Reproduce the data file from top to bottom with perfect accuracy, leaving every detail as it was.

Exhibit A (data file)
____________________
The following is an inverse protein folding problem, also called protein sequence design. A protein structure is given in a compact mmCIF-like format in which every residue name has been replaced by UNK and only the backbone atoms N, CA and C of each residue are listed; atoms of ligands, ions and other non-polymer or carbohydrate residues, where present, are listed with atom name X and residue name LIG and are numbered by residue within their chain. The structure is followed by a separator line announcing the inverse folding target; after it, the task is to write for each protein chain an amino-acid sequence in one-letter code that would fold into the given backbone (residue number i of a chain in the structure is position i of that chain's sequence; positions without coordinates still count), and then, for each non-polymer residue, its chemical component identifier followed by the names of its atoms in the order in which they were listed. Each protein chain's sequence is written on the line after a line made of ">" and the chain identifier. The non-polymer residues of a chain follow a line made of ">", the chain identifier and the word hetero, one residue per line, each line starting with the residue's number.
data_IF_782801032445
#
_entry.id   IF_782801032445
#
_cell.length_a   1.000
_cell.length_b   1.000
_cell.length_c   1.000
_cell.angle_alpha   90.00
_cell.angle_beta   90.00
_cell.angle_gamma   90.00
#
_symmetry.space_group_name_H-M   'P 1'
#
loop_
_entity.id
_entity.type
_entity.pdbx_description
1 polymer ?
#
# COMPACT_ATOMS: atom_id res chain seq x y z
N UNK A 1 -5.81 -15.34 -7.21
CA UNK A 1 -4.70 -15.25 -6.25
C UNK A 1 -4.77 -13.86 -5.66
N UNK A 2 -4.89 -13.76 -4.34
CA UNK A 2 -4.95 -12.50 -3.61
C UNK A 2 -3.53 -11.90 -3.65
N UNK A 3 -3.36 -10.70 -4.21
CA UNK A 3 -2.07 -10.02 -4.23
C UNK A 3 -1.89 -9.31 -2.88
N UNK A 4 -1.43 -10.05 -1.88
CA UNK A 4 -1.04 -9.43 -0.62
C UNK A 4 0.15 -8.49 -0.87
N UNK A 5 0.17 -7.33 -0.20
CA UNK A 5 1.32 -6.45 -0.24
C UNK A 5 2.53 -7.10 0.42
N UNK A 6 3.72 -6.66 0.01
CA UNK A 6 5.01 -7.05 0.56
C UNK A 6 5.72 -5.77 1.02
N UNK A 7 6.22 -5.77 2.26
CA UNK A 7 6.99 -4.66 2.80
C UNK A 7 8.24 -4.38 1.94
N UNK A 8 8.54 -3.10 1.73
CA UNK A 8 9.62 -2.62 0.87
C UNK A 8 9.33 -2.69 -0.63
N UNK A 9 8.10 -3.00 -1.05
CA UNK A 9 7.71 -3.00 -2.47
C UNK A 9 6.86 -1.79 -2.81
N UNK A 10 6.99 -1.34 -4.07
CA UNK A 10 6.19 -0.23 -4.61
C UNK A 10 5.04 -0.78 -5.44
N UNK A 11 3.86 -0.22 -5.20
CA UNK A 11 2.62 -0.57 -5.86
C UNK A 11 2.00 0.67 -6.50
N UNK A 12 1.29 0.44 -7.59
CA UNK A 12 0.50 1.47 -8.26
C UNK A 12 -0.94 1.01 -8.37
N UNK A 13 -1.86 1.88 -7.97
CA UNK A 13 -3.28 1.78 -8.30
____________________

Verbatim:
The following is an inverse protein folding problem, also called protein sequence design. A protein structure is given in a compact mmCIF-like format in which every residue name has been replaced by UNK and only the backbone atoms N, CA and C of each residue are listed; atoms of ligands, ions and other non-polymer or carbohydrate residues, where present, are listed with atom name X and residue name LIG and are numbered by residue within their chain. The structure is followed by a separator line announcing the inverse folding target; after it, the task is to write for each protein chain an amino-acid sequence in one-letter code that would fold into the given backbone (residue number i of a chain in the structure is position i of that chain's sequence; positions without coordinates still count), and then, for each non-polymer residue, its chemical component identifier followed by the names of its atoms in the order in which they were listed. Each protein chain's sequence is written on the line after a line made of ">" and the chain identifier. The non-polymer residues of a chain follow a line made of ">", the chain identifier and the word hetero, one residue per line, each line starting with the residue's number.
data_IF_782801032445
#
_entry.id   IF_782801032445
#
_cell.length_a   1.000
_cell.length_b   1.000
_cell.length_c   1.000
_cell.angle_alpha   90.00
_cell.angle_beta   90.00
_cell.angle_gamma   90.00
#
_symmetry.space_group_name_H-M   'P 1'
#
loop_
_entity.id
_entity.type
_entity.pdbx_description
1 polymer ?
#
# COMPACT_ATOMS: atom_id res chain seq x y z
N UNK A 1 -5.81 -15.34 -7.21
CA UNK A 1 -4.70 -15.25 -6.25
C UNK A 1 -4.77 -13.86 -5.66
N UNK A 2 -4.89 -13.76 -4.34
CA UNK A 2 -4.95 -12.50 -3.61
C UNK A 2 -3.53 -11.90 -3.65
N UNK A 3 -3.36 -10.70 -4.21
CA UNK A 3 -2.07 -10.02 -4.23
C UNK A 3 -1.89 -9.31 -2.88
N UNK A 4 -1.43 -10.05 -1.88
CA UNK A 4 -1.04 -9.43 -0.62
C UNK A 4 0.15 -8.49 -0.87
N UNK A 5 0.17 -7.33 -0.20
CA UNK A 5 1.32 -6.45 -0.24
C UNK A 5 2.53 -7.10 0.42
N UNK A 6 3.72 -6.66 0.01
CA UNK A 6 5.01 -7.05 0.56
C UNK A 6 5.72 -5.77 1.02
N UNK A 7 6.22 -5.77 2.26
CA UNK A 7 6.99 -4.66 2.80
C UNK A 7 8.24 -4.38 1.94
N UNK A 8 8.54 -3.10 1.73
CA UNK A 8 9.62 -2.62 0.87
C UNK A 8 9.33 -2.69 -0.63
N UNK A 9 8.10 -3.00 -1.05
CA UNK A 9 7.71 -3.00 -2.47
C UNK A 9 6.86 -1.79 -2.81
N UNK A 10 6.99 -1.34 -4.07
CA UNK A 10 6.19 -0.23 -4.61
C UNK A 10 5.04 -0.78 -5.44
N UNK A 11 3.86 -0.22 -5.20
CA UNK A 11 2.62 -0.57 -5.86
C UNK A 11 2.00 0.67 -6.50
N UNK A 12 1.29 0.44 -7.59
CA UNK A 12 0.50 1.47 -8.26
C UNK A 12 -0.94 1.01 -8.37
N UNK A 13 -1.86 1.88 -7.97
CA UNK A 13 -3.28 1.78 -8.30